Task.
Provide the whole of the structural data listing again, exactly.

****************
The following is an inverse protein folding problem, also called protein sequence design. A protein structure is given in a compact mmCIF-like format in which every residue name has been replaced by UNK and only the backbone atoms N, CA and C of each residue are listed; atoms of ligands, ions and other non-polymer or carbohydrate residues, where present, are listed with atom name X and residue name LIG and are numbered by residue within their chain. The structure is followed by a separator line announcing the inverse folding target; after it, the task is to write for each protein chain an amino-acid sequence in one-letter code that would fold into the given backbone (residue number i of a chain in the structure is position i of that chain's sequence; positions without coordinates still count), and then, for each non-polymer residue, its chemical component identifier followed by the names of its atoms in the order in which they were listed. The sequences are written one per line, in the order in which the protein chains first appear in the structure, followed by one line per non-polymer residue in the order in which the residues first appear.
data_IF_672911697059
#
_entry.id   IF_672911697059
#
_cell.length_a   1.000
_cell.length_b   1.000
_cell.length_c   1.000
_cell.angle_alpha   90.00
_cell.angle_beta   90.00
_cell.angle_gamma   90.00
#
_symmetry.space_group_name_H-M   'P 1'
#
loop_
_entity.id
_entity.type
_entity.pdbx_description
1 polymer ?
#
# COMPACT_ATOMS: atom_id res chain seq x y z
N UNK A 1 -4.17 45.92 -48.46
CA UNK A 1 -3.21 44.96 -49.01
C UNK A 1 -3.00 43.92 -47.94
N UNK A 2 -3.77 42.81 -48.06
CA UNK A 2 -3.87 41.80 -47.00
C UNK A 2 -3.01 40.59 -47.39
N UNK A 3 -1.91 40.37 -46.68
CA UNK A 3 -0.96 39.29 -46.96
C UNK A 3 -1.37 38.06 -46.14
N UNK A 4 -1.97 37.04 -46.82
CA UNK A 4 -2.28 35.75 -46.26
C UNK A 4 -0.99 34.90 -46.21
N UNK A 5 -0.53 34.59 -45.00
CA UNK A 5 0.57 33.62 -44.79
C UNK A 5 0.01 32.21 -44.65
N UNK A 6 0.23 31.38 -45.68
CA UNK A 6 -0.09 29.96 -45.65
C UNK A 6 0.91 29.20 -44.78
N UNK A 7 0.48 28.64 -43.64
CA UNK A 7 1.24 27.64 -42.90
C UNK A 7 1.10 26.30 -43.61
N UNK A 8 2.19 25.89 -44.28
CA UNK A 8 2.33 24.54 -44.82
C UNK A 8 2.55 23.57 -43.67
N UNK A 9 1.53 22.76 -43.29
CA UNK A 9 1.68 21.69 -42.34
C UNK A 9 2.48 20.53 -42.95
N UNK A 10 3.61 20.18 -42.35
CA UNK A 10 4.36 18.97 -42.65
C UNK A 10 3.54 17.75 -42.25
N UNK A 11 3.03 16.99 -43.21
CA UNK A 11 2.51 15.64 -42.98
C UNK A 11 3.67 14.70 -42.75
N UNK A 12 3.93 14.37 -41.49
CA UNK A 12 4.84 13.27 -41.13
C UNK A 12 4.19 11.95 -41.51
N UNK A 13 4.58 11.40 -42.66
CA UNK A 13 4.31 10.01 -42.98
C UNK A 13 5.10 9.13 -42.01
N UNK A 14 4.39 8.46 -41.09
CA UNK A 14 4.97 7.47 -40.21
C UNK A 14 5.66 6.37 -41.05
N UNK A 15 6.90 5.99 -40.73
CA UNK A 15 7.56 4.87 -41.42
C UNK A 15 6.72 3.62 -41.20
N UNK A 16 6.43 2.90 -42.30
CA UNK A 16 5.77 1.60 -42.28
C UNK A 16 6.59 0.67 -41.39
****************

The following is an inverse protein folding problem, also called protein sequence design. A protein structure is given in a compact mmCIF-like format in which every residue name has been replaced by UNK and only the backbone atoms N, CA and C of each residue are listed; atoms of ligands, ions and other non-polymer or carbohydrate residues, where present, are listed with atom name X and residue name LIG and are numbered by residue within their chain. The structure is followed by a separator line announcing the inverse folding target; after it, the task is to write for each protein chain an amino-acid sequence in one-letter code that would fold into the given backbone (residue number i of a chain in the structure is position i of that chain's sequence; positions without coordinates still count), and then, for each non-polymer residue, its chemical component identifier followed by the names of its atoms in the order in which they were listed. The sequences are written one per line, in the order in which the protein chains first appear in the structure, followed by one line per non-polymer residue in the order in which the residues first appear.
data_IF_672911697059
#
_entry.id   IF_672911697059
#
_cell.length_a   1.000
_cell.length_b   1.000
_cell.length_c   1.000
_cell.angle_alpha   90.00
_cell.angle_beta   90.00
_cell.angle_gamma   90.00
#
_symmetry.space_group_name_H-M   'P 1'
#
loop_
_entity.id
_entity.type
_entity.pdbx_description
1 polymer ?
#
# COMPACT_ATOMS: atom_id res chain seq x y z
N UNK A 1 -4.17 45.92 -48.46
CA UNK A 1 -3.21 44.96 -49.01
C UNK A 1 -3.00 43.92 -47.94
N UNK A 2 -3.77 42.81 -48.06
CA UNK A 2 -3.87 41.80 -47.00
C UNK A 2 -3.01 40.59 -47.39
N UNK A 3 -1.91 40.37 -46.68
CA UNK A 3 -0.96 39.29 -46.96
C UNK A 3 -1.37 38.06 -46.14
N UNK A 4 -1.97 37.04 -46.82
CA UNK A 4 -2.28 35.75 -46.26
C UNK A 4 -0.99 34.90 -46.21
N UNK A 5 -0.53 34.59 -45.00
CA UNK A 5 0.57 33.62 -44.79
C UNK A 5 0.01 32.21 -44.65
N UNK A 6 0.23 31.38 -45.68
CA UNK A 6 -0.09 29.96 -45.65
C UNK A 6 0.91 29.20 -44.78
N UNK A 7 0.48 28.64 -43.64
CA UNK A 7 1.24 27.64 -42.90
C UNK A 7 1.10 26.30 -43.61
N UNK A 8 2.19 25.89 -44.28
CA UNK A 8 2.33 24.54 -44.82
C UNK A 8 2.55 23.57 -43.67
N UNK A 9 1.53 22.76 -43.29
CA UNK A 9 1.68 21.69 -42.34
C UNK A 9 2.48 20.53 -42.95
N UNK A 10 3.61 20.18 -42.35
CA UNK A 10 4.36 18.97 -42.65
C UNK A 10 3.54 17.75 -42.25
N UNK A 11 3.03 16.99 -43.21
CA UNK A 11 2.51 15.64 -42.98
C UNK A 11 3.67 14.70 -42.75
N UNK A 12 3.93 14.37 -41.49
CA UNK A 12 4.84 13.27 -41.13
C UNK A 12 4.19 11.95 -41.51
N UNK A 13 4.58 11.40 -42.66
CA UNK A 13 4.31 10.01 -42.98
C UNK A 13 5.10 9.13 -42.01
N UNK A 14 4.39 8.46 -41.09
CA UNK A 14 4.97 7.47 -40.21
C UNK A 14 5.66 6.37 -41.05
N UNK A 15 6.90 5.99 -40.73
CA UNK A 15 7.56 4.87 -41.42
C UNK A 15 6.72 3.62 -41.20
N UNK A 16 6.43 2.90 -42.30
CA UNK A 16 5.77 1.60 -42.28
C UNK A 16 6.59 0.67 -41.39